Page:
The substrate-binding grooves of family GH12 enzymes harbour six binding sites, from -4 to +2, lined by numerous aromatic residues providing binding platforms for the individual pyranose units. This is consistent with the endoglucanase activity of these enzymes, exhibiting low catalytic efficiency towards short chain substrates [12]. The catalytic nucleophile Glu120 (S. lividans CelB2 numbering) and the general acid/base Glu203 are in close proximity of an invariant aspartate, which might have an important role in catalysis. This catalytic triad is reminiscent of the catalytic centre of family GH7 enzymes. GH12 family members, like those of family GH7, have the acid/base residue situated 'syn' to the pyranoside 0-5-C-1 bond, and are thus classified as syn-protonators.

Figure 2: Xyloglucanase XG12 from Bacillus licheniformis in complex with xyloglucan (PDB 2JEN). α-1,6-xylose substitutions are present at subsites -3, -2, +1 and +2.

Structural and function studies of several xyloglucan-specific enzymes of the family, including xyloglucanase XG12 from Bacillus licheniformis [13] and the xyloglucan specific endo-β-1,4-glucanase XEG1 from Aspergillus aculeatus KSM 50 [14], have shown that α-1,6-xylose substitutions can be tolerated at subsites -3, -2, +1 and +2 (Fig. 2). Certain GH12 enzymes exhibit β-1,3-1,4-glucanase activity and the crystal structure of Humicola grisea Cel12A in complex with a mixed linkage oligosaccharide arising from a transglycosylation reaction revealed that the β-1,3-linkage can be accommodated between subsites -3 and -2 [15]. It has been speculated that a long loop crossing the substrate-binding groove at its reducing end, known as the “cord” and conserved in all clan GH-C members, might undergo conformational changes upon substrate binding [16], but the available GH12 complex structures support the view that the role of this loop is to deliver residues for substrate binding.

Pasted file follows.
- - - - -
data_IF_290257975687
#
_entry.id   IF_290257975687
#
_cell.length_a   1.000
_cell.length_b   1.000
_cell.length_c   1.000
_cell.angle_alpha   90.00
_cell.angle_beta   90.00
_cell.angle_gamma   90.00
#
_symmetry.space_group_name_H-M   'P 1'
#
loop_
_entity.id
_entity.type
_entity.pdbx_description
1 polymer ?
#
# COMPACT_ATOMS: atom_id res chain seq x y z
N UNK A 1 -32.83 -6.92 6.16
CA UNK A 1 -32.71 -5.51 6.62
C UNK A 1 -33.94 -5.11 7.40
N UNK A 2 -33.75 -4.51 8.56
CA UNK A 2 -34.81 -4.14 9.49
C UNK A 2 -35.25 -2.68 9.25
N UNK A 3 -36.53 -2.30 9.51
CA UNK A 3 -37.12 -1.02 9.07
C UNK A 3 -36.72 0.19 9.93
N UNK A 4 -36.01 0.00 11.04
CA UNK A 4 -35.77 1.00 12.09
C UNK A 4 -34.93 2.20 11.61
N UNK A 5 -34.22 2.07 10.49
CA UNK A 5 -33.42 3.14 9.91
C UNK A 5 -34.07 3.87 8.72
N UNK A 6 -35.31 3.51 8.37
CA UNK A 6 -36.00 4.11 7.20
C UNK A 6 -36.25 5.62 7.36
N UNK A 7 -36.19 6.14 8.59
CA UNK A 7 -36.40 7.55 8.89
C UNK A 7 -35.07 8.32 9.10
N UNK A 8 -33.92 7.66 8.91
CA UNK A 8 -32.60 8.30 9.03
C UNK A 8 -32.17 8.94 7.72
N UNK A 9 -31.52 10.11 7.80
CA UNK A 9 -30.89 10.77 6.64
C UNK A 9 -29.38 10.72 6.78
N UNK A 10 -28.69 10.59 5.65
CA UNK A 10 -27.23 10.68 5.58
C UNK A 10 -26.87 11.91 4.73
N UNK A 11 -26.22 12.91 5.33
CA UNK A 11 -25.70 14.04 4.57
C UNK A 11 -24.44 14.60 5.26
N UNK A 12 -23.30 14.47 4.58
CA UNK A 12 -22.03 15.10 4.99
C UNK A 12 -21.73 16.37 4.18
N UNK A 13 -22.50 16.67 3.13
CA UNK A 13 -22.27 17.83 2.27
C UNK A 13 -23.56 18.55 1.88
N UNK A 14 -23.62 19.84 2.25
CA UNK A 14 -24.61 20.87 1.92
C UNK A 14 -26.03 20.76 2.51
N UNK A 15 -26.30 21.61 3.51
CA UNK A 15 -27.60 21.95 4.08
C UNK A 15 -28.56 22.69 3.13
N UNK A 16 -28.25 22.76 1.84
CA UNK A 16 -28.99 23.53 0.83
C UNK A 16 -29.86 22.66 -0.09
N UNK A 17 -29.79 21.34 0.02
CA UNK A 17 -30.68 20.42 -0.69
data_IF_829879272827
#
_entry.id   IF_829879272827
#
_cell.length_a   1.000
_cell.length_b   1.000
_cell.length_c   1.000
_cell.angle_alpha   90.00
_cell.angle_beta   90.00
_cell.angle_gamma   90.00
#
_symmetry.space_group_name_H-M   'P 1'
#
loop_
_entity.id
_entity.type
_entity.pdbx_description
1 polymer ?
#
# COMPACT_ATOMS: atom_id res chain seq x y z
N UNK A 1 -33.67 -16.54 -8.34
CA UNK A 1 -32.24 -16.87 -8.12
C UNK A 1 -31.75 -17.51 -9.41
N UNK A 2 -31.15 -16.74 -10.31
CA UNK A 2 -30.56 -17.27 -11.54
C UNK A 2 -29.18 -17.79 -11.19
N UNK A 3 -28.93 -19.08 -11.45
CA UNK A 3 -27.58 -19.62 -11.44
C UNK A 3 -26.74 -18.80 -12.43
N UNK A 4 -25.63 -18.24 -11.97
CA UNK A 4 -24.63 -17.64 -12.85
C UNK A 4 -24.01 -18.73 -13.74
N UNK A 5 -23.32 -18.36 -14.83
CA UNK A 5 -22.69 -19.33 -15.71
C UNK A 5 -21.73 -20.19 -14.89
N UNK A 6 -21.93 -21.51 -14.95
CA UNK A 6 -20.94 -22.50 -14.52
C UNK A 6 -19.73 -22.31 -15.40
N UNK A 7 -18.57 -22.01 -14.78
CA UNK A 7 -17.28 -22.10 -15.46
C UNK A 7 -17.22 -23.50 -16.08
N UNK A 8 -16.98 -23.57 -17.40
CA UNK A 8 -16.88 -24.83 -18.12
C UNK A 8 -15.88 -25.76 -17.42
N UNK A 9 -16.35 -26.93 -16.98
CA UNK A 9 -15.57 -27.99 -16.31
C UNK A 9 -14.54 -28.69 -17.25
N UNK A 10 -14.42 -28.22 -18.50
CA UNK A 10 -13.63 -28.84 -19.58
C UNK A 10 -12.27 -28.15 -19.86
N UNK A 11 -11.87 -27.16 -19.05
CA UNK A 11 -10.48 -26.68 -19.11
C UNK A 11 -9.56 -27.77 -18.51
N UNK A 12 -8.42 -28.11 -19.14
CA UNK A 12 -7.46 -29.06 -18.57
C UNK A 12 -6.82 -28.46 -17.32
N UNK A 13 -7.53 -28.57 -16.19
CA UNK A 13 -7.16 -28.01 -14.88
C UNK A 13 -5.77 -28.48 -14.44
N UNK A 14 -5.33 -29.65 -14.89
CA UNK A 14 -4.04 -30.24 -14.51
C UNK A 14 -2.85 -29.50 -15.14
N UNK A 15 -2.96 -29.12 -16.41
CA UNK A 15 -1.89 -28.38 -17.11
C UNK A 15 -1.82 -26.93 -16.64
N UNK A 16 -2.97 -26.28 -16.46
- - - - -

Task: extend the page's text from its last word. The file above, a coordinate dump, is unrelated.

The crystal structure of Aspergillus aculeatus XEG1 in complex with the glycoside hydrolase inhibitory protein (GHIP) from carrot, EDGP, reveals a mode of inhibition distinct from that observed previously for the inhibition of a family GH11 xylanase by a wheat protein [17]. In the XEG1-GHIP complex the inhibitor mimics a xyloglucan substrate and inserts two conserved arginine residues into the active site, which establish salt bridges with the carboxylate groups of the catalytic centre (Fig. 3) [14]).

Figure 3: Inhibition of Aspergillus aculeatus XEG1 by the glycoside hydrolase inhibitory protein from carrot. EDGP (PDB 3VLB). Two conserved arginine residues of the inhibitor make salt bridges with the catalytic residues of XEG1. Colour coding: XEG1 in pink with carboxylate groups of the catalytic centre in purple; EDGP in lightblue with the conserved arginine residues in deepblue.

Due to commercial interest in their bioprocessing applications, GH12 endo-β-1,4-glucanases from Humicola grisea [18], Trichoderma reesei [18, 19], Rhodothermus marinus [20], Pyrococcus furiosus [21] and Thermotoga maritima [22] have been extensively engineered and the structural studies of the resulting variants have provided valuable insight into structural features governing enzyme activity and stability.

Family Firsts

First stereochemistry determination
Humicola insolens endoglucanase 3 by 1H NMR [4].
First catalytic nucleophile identification